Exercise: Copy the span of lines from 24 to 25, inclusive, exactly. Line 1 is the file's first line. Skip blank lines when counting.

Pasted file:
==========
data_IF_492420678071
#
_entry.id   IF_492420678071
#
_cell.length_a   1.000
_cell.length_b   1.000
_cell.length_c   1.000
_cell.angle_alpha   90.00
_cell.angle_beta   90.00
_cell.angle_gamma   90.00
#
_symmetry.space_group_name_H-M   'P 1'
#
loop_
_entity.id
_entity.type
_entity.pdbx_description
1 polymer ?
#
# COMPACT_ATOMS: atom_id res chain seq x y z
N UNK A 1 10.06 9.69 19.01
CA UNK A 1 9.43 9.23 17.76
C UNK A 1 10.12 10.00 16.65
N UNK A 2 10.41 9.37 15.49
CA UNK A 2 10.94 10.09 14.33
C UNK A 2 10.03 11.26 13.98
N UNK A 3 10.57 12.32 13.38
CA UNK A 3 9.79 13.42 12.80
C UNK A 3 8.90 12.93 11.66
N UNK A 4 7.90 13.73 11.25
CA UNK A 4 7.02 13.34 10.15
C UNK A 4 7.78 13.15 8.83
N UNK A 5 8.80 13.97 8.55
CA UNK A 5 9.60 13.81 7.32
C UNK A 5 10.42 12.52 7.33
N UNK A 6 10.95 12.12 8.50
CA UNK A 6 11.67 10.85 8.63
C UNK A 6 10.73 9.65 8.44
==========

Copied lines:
N UNK A 2 10.41 9.37 15.49
CA UNK A 2 10.94 10.09 14.33